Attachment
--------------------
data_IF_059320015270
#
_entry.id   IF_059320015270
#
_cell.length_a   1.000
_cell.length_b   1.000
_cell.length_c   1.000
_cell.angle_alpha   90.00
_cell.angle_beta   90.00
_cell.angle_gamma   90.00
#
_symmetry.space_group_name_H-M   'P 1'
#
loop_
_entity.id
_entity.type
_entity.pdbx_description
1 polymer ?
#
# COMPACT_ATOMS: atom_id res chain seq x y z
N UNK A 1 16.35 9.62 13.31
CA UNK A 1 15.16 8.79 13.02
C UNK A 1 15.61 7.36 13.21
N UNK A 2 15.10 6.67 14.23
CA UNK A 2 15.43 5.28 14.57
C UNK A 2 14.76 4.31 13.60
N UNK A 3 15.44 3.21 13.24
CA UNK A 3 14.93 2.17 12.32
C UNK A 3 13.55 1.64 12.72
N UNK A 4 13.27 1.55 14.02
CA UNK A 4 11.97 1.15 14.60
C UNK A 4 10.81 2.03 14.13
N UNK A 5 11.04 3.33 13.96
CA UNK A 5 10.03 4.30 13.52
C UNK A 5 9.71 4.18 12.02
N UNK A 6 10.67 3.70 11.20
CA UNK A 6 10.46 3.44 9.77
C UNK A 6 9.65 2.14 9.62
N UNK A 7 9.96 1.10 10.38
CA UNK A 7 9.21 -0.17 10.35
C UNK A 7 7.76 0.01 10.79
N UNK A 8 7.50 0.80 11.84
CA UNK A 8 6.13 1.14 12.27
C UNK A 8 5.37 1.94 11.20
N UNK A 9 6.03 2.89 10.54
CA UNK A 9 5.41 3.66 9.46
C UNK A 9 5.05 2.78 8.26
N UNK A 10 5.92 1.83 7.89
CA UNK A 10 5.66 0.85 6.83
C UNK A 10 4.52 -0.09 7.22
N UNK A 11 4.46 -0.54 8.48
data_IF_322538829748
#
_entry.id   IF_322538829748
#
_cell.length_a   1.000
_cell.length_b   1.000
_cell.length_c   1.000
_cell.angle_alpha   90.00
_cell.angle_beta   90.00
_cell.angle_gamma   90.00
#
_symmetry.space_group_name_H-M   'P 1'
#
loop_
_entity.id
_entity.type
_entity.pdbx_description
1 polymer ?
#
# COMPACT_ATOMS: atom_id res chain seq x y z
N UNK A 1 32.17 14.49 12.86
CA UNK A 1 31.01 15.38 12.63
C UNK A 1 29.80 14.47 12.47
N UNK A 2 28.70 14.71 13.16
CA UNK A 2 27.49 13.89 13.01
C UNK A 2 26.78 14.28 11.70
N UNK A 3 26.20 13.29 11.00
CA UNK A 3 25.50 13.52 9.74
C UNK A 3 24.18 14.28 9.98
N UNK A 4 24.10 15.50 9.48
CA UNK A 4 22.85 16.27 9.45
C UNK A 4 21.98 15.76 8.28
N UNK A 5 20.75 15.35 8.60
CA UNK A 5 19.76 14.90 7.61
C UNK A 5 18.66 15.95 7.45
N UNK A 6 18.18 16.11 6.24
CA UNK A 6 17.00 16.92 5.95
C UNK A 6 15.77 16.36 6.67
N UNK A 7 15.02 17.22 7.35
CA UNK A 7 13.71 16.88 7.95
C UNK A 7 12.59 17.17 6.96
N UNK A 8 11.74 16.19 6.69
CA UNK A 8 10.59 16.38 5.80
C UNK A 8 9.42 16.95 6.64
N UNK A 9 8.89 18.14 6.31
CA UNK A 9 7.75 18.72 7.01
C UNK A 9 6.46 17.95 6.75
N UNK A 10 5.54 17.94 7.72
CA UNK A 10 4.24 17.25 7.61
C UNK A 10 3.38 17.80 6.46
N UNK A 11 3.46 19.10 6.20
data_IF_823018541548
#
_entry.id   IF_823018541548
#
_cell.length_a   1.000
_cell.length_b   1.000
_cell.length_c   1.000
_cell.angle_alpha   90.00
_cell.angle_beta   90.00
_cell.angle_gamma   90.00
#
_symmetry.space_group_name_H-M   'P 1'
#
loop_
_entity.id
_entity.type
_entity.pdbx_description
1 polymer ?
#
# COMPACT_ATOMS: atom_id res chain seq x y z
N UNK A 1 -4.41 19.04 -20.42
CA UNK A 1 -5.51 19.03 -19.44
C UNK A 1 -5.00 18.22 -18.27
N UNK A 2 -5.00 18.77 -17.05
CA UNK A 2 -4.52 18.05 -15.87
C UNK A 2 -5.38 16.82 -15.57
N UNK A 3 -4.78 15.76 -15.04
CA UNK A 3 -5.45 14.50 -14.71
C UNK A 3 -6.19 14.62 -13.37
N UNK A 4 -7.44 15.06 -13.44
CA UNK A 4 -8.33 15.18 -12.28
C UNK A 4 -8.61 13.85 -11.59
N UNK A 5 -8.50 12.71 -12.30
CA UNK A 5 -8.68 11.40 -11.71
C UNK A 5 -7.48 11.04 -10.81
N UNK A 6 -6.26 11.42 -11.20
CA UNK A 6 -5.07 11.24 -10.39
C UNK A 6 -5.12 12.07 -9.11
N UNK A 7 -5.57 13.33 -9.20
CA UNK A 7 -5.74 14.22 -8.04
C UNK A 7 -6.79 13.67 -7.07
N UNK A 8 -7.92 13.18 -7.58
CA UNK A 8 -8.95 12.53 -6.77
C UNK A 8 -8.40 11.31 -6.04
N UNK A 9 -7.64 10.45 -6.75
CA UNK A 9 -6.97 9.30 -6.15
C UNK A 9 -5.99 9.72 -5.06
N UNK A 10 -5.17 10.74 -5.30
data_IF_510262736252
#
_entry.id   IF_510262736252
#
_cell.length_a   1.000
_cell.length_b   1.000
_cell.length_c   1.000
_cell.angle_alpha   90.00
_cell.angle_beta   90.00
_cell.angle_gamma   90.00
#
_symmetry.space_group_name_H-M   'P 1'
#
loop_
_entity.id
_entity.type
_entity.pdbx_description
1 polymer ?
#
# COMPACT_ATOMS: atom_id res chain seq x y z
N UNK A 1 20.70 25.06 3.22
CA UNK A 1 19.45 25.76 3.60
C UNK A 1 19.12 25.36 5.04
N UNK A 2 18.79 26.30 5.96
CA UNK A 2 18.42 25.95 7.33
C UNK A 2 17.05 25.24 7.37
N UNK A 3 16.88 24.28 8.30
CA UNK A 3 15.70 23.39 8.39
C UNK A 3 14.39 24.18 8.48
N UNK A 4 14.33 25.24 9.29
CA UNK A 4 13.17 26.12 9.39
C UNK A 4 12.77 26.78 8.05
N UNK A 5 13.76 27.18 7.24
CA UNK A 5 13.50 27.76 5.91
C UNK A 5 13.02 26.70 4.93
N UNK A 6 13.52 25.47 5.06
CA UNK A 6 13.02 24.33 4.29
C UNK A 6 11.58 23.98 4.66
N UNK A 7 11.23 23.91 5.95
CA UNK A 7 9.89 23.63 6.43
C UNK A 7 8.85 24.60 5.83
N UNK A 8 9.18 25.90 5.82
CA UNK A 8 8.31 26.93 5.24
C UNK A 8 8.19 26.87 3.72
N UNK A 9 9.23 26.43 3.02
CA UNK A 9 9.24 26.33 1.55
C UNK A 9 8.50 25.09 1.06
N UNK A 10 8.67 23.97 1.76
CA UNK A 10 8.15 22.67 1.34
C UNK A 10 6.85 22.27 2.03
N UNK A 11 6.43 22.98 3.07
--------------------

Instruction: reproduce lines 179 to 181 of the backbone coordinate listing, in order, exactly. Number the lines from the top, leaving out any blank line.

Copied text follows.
C UNK A 3 14.39 24.18 8.48
N UNK A 4 14.33 25.24 9.29
CA UNK A 4 13.17 26.12 9.39